I think it was our own Scott MF'ing Walker who brought up Senior Colloquium the other day in our discussion of gender bias in the great English literature "canon." Since I happened to be in the archives Friday afternoon, I decided to take a quick peek into the past book lists of this class. (I would emphasize the word "quick" here--I mostly ignored the most recent history, deferring to Prof. Rosenberg's firsthand knowledge, and as for what I did examine I did so rather briskly).
I would highly recommend any other student who is interested in colloquium (it's not too late for spring semester you guys, and certainly Wyatt can take both) or simply in the history of the college to look through these folders. I was amazed by the professor's names I read as I went farther and farther back in time--names like Trippett, Powell, Fertig, Placher, and Campbell, seeing first where they began and then where they stopped. While these names changed, those of the fall semester reading list remained remarkably the same. Plato, Aristotle, Virgil, Aquinas, Augustine, Machiavelli and others have persisted through the decades. (I noted with sadness that Milton didn't survive his freshman year, though perhaps he was brought back on the team at some later date). All of the names on those reading lists were, and remain on the list today, male. The spring semester started off the same way. Great names were included of course, such as Locke, Rousseau, Smith, Mill, Tolstoy, and of course Burke and Paine (which you might remember from C&T). But again I noticed all were men. This remained the same from the 1947-48 school year until the spring of 1964 when Harriet Beecher Stowe's Uncle Tom's Cabin was added to the list. Then in 1978 Wollstonecraft made a one-year appearance, bringing the number of female authors up to two. Virginia Woolfe was added in 1979, but in the following year Stowe was dropped. Thus the "status quo" of having just a single woman author was preserved. From around here on out I began to see Prof. Rosenberg's name, and given that this was Friday afternoon and I didn't want to spend the entire day in the basement of the library, I put the file away. I assume Prof. Rosenberg can fill us in on more recent developments.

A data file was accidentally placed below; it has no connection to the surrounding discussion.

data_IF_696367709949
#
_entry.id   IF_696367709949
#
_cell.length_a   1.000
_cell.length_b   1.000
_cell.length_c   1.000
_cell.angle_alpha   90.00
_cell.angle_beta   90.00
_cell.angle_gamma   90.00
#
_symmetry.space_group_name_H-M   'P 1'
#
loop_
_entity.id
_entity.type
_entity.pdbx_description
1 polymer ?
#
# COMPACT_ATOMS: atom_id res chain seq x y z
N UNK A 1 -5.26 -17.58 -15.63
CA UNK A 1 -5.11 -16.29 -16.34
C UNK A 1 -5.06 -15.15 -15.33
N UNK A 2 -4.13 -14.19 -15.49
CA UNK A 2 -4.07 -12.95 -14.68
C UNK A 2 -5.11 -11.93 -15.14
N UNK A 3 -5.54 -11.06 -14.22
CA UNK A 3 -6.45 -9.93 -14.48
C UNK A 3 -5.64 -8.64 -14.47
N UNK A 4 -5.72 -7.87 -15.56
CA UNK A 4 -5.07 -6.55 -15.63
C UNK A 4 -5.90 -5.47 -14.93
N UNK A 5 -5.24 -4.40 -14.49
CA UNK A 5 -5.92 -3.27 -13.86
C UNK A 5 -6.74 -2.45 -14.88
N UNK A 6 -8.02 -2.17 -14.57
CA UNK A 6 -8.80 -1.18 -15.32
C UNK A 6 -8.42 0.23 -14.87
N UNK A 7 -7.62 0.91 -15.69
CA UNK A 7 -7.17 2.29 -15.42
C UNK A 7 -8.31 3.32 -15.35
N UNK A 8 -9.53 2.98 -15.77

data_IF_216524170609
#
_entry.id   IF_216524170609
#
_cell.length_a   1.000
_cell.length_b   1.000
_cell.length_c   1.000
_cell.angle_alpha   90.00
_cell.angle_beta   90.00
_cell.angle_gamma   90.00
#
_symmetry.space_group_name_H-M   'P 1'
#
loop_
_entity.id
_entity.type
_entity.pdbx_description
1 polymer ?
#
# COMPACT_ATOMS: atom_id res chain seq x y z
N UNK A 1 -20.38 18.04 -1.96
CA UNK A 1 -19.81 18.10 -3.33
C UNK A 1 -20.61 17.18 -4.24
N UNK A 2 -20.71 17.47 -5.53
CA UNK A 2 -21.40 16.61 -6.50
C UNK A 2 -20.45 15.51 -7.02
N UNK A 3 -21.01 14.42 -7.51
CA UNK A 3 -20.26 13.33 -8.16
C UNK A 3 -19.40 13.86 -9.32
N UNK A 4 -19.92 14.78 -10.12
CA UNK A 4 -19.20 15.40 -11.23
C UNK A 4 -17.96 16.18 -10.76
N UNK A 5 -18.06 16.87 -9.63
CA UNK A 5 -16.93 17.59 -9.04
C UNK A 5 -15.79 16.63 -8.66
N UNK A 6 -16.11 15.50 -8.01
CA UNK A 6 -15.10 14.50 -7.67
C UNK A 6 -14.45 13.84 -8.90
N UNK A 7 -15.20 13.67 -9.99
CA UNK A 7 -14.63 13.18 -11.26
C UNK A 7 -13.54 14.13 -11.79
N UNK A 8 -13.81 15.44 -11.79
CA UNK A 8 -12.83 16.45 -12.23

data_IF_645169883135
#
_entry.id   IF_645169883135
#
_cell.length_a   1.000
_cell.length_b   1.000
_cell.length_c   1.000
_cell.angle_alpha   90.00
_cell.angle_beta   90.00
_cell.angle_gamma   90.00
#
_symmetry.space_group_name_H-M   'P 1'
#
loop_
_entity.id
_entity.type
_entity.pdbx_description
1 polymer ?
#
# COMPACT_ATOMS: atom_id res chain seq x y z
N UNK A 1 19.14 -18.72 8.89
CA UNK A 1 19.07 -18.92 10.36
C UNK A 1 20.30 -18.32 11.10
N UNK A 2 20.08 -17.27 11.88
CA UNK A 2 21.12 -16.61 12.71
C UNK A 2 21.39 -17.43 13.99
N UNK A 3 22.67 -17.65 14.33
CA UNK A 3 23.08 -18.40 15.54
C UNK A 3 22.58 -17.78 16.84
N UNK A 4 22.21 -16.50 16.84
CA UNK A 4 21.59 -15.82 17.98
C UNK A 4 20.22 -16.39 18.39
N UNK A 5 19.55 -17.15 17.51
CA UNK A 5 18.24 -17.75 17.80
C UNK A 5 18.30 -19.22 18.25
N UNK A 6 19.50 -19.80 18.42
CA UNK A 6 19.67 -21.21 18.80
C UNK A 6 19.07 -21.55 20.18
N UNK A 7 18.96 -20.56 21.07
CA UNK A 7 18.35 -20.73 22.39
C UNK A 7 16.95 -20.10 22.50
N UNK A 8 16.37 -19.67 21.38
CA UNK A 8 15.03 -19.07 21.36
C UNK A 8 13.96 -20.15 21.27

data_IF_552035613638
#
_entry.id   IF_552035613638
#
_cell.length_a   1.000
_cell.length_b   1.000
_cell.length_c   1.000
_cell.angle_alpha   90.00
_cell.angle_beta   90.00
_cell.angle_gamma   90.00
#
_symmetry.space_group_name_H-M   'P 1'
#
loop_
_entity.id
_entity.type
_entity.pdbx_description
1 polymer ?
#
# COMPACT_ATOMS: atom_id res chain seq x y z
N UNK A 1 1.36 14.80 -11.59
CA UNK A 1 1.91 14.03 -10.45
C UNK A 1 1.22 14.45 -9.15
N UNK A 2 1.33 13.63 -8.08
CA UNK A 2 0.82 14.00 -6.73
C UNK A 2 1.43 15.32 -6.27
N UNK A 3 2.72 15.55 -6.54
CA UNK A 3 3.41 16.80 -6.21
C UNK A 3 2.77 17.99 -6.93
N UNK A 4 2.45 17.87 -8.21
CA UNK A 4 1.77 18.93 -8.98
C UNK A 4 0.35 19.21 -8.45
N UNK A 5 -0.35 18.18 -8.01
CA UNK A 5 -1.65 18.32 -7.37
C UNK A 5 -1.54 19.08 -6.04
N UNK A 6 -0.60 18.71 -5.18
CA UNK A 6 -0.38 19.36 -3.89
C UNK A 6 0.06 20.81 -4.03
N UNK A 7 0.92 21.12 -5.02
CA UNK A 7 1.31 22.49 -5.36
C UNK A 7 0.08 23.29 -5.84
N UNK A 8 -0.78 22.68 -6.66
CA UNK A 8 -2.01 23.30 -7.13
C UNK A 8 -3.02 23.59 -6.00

So is this an example of gender bias? If Stowe was worthy of being on the list, then why was she removed one year after Woolfe was added? Was it simply because of her gender? (Note that there certainly were other changes--but the timing here does seem suspicious to me). What names would you have added?
Two other things 1) Bi-textuality has official made the list of my favorite words and 2) Here is a quote I found about what makes a good Senior Colloquium student: "he is not afraid to attack the ideas of others...[and] he knows that occasionally he's going to be made ridiculous."